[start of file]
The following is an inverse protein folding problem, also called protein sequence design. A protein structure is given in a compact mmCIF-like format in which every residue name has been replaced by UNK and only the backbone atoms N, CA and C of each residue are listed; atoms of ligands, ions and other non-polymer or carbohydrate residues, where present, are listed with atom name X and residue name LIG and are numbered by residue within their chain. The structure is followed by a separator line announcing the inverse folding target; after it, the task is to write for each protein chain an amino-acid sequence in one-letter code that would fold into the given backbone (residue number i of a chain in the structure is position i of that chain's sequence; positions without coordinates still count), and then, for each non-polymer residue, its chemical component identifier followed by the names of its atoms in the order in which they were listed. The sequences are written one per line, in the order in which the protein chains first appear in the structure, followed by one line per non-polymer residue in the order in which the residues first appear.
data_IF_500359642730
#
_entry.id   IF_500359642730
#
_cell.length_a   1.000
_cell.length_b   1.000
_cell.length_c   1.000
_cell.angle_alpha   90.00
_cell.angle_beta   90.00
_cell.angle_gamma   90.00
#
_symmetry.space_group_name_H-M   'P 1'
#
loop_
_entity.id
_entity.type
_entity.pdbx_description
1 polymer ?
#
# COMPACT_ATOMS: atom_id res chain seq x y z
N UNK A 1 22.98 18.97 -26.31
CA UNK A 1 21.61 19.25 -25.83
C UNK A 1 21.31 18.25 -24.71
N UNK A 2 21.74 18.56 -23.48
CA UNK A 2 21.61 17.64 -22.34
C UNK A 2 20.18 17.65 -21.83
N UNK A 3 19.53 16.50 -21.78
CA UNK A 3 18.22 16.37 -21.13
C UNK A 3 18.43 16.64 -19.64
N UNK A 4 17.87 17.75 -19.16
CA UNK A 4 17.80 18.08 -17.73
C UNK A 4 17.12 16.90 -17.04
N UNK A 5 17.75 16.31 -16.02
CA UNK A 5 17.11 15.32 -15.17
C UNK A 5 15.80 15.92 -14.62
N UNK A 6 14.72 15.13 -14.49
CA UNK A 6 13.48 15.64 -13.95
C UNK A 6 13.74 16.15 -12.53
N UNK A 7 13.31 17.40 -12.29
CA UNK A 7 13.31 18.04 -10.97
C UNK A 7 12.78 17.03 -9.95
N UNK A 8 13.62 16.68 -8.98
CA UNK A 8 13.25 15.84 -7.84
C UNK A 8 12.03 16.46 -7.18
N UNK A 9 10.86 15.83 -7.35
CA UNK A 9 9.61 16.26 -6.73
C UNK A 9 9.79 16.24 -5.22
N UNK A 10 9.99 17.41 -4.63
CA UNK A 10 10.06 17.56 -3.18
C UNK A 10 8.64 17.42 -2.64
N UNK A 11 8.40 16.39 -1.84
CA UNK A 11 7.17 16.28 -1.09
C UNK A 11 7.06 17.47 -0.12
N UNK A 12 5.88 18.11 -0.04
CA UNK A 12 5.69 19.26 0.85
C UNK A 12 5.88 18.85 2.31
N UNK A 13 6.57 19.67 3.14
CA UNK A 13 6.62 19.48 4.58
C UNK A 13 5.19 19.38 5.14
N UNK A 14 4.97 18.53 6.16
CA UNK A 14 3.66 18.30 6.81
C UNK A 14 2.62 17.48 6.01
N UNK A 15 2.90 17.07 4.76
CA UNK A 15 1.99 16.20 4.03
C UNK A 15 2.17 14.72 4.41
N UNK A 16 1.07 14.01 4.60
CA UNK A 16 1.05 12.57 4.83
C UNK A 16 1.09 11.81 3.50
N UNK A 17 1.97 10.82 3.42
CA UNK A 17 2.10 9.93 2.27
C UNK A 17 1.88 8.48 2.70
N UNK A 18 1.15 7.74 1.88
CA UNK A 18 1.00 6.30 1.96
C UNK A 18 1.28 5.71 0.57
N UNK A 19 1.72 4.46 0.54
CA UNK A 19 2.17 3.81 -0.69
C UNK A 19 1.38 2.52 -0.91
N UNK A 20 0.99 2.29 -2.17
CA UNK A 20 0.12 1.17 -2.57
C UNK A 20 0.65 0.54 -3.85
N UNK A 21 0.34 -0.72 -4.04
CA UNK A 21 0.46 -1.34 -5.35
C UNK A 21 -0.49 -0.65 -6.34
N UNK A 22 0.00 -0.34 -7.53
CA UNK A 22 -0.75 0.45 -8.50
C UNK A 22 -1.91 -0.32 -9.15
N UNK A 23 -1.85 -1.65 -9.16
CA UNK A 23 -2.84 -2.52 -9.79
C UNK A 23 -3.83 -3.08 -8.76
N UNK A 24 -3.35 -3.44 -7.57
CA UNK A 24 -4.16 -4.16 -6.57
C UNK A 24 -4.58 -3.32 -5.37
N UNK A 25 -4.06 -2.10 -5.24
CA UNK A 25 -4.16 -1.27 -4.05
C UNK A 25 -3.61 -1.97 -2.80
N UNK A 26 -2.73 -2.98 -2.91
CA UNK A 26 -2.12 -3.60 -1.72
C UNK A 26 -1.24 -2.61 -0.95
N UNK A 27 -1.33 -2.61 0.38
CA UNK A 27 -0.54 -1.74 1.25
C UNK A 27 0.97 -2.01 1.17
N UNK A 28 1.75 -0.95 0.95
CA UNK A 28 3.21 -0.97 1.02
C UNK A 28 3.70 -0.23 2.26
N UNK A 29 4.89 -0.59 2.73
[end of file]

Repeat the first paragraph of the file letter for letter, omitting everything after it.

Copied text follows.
The following is an inverse protein folding problem, also called protein sequence design. A protein structure is given in a compact mmCIF-like format in which every residue name has been replaced by UNK and only the backbone atoms N, CA and C of each residue are listed; atoms of ligands, ions and other non-polymer or carbohydrate residues, where present, are listed with atom name X and residue name LIG and are numbered by residue within their chain. The structure is followed by a separator line announcing the inverse folding target; after it, the task is to write for each protein chain an amino-acid sequence in one-letter code that would fold into the given backbone (residue number i of a chain in the structure is position i of that chain's sequence; positions without coordinates still count), and then, for each non-polymer residue, its chemical component identifier followed by the names of its atoms in the order in which they were listed. The sequences are written one per line, in the order in which the protein chains first appear in the structure, followed by one line per non-polymer residue in the order in which the residues first appear.